Let $\mathcal{L}$ be a recursive first-order theory, with a deductive system $\Xi$ (for instance, Hilbert-Ackerman proof system). Let $\phi$ be a formula and let $l=(\psi_1, \ldots, \psi_n=\phi)$ be a sequence of formulas.

  • Question 1: Suppose we what want to discuss the (asymptotical) computational complexity cost of checking wether $l$ constitutes a proof for the pair $(\mathcal{L}, \Xi)$. What are the relevant numerical parameters, depending on $L$, involved in such a complexity function, and to which complexity class it belongs (P, NP, etc)?

  • Question 2: How much the complexity of verifying $l$ is a proof changes if we change the deductive system (Gentzen's style, for instance), or consider a suitable higer-order theory, or etc?

I apologize in advance about question 2, I hope it makes sense (albeit it is a somewhat non-rigorous question).

The motivation of these questions are the very famous work of Gödel, On the lenght of proofs, and naturally, P=NP? problem.


Your setup doesn't provide any complexity restrictions on determining whether a formula is an axiom or not, beyond demanding that this is computable. Thus, you won't be able to limit the complexity of proof verification either.

Determining the axioms is going to be the only issue, though. Any reasonable proof system will make verifiying proofs a polynomial-time problem relative to an oracle for the axioms. Typically, quadratic time would do: You read through the proof step by step, check whether the pre-requisites are really there; and if so, if the deduction step matches the rules.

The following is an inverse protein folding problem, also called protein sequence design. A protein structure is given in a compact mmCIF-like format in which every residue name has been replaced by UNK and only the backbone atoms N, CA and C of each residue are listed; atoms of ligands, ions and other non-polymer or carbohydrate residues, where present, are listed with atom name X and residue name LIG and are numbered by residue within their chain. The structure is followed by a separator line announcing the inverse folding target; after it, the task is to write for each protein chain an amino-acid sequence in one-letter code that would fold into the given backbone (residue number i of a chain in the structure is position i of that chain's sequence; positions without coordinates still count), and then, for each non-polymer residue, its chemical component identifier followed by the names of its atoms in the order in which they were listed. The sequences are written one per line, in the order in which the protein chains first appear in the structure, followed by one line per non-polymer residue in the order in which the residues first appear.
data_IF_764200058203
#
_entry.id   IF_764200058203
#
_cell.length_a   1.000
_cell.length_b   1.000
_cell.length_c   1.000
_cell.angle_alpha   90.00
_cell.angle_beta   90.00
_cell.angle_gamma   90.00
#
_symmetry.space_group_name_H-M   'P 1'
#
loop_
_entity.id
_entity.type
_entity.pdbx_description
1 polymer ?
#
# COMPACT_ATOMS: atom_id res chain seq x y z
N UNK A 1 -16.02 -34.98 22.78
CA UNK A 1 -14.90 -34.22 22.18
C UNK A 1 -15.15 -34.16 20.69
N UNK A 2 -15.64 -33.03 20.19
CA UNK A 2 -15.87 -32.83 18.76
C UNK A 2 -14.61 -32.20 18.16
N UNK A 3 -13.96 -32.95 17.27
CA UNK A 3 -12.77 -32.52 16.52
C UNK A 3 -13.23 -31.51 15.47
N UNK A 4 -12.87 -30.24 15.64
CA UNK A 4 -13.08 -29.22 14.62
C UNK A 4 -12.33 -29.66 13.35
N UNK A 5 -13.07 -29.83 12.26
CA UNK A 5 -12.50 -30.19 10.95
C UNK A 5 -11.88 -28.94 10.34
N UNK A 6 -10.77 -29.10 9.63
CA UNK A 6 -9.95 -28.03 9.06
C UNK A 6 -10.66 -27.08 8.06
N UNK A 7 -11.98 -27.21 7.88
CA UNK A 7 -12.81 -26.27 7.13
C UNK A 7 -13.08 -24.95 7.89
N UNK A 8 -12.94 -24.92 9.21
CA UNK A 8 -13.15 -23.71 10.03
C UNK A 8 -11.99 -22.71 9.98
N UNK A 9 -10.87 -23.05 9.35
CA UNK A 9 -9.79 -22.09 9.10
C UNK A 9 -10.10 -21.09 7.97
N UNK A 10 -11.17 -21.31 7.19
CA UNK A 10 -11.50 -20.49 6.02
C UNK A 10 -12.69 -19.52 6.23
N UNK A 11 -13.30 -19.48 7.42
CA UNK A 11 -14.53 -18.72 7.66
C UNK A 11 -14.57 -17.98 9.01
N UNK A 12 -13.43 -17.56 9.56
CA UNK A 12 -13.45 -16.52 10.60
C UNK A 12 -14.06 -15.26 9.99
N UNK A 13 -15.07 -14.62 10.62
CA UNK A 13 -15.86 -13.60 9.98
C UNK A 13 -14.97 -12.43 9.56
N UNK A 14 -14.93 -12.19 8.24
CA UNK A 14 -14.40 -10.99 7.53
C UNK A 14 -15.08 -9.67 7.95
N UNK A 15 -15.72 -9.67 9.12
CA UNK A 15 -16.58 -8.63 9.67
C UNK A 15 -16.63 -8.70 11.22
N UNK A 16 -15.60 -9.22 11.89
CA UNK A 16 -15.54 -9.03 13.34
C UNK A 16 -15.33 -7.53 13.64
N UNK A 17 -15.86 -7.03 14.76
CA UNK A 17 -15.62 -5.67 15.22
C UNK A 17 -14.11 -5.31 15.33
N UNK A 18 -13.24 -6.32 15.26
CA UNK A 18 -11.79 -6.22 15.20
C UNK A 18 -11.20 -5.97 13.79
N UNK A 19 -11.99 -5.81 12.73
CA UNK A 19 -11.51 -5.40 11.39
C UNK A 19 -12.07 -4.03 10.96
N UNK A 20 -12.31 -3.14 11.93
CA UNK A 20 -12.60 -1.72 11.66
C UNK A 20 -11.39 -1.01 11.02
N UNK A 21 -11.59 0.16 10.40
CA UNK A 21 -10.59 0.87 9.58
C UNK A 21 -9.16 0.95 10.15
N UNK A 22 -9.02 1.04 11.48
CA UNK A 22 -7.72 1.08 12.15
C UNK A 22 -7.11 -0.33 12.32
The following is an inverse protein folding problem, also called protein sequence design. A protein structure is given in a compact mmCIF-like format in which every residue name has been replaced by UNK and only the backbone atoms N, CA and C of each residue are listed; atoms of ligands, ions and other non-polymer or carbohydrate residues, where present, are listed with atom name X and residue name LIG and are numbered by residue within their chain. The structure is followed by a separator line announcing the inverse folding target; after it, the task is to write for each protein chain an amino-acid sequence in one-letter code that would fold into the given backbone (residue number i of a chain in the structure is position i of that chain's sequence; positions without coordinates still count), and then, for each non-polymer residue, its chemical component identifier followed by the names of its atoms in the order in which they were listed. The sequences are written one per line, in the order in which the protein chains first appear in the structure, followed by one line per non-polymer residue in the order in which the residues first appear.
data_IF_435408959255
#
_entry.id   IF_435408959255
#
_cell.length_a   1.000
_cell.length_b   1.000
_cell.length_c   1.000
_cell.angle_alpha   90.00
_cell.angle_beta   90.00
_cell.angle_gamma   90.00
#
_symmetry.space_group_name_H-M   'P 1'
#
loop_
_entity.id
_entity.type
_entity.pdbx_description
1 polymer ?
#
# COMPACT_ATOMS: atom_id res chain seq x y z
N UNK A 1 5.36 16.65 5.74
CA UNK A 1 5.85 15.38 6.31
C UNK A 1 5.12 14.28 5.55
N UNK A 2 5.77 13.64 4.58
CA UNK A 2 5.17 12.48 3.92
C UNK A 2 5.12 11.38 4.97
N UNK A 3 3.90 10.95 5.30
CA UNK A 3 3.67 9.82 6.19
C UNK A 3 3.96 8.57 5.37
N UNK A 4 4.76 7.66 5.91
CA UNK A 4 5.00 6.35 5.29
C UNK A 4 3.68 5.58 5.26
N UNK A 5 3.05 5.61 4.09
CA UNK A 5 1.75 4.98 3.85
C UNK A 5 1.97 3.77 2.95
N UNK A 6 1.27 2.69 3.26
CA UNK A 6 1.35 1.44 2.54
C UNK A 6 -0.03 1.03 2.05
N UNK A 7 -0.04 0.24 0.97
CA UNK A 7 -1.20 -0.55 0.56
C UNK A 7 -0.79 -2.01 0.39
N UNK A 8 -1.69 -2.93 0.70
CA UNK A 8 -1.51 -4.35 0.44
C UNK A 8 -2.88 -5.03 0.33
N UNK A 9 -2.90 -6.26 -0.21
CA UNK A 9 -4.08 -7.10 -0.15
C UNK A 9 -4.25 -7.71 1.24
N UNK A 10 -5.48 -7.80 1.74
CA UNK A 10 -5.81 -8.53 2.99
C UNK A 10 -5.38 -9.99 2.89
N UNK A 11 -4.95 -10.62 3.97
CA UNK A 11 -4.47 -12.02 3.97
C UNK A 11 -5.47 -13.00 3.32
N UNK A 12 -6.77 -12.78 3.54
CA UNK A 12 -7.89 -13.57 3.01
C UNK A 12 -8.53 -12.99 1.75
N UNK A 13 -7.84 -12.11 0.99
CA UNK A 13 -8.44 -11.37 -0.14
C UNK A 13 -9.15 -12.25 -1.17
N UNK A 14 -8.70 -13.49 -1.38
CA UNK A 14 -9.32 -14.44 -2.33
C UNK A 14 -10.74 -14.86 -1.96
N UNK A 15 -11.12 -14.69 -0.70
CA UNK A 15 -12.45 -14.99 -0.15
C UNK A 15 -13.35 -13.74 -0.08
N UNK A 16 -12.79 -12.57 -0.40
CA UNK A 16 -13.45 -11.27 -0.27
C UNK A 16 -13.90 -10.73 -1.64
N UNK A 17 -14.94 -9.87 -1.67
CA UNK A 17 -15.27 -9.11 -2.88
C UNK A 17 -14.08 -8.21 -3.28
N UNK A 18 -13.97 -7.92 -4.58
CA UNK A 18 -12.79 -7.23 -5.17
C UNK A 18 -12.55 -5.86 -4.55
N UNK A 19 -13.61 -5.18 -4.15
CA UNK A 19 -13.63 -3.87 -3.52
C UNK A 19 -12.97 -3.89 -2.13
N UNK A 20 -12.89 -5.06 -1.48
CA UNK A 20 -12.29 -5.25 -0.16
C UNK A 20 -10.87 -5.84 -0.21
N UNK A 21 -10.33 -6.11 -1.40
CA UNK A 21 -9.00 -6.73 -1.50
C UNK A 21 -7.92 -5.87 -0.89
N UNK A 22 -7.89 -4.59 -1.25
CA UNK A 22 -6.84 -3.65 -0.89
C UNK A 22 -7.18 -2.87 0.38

• $\begingroup$ Thank you very much. This is great. Since you pointed out, and I neglected, if we consider some canonical axiom system (ZFC, PA, Groups, modules, etc), the axioms can be decided polynomially, right? $\endgroup$
    – jg1896
    Jul 12 '20 at 17:52
  • 1
    $\begingroup$ Yes, for those examples deciding the axioms is easy. Take for instance ZFC. There are finitely many special axioms, and then the axioms schema replacement and separation. Checking whether a given formula is an instace of the schema is just a pattern-matching issue. $\endgroup$
    – Arno
    Jul 12 '20 at 18:02

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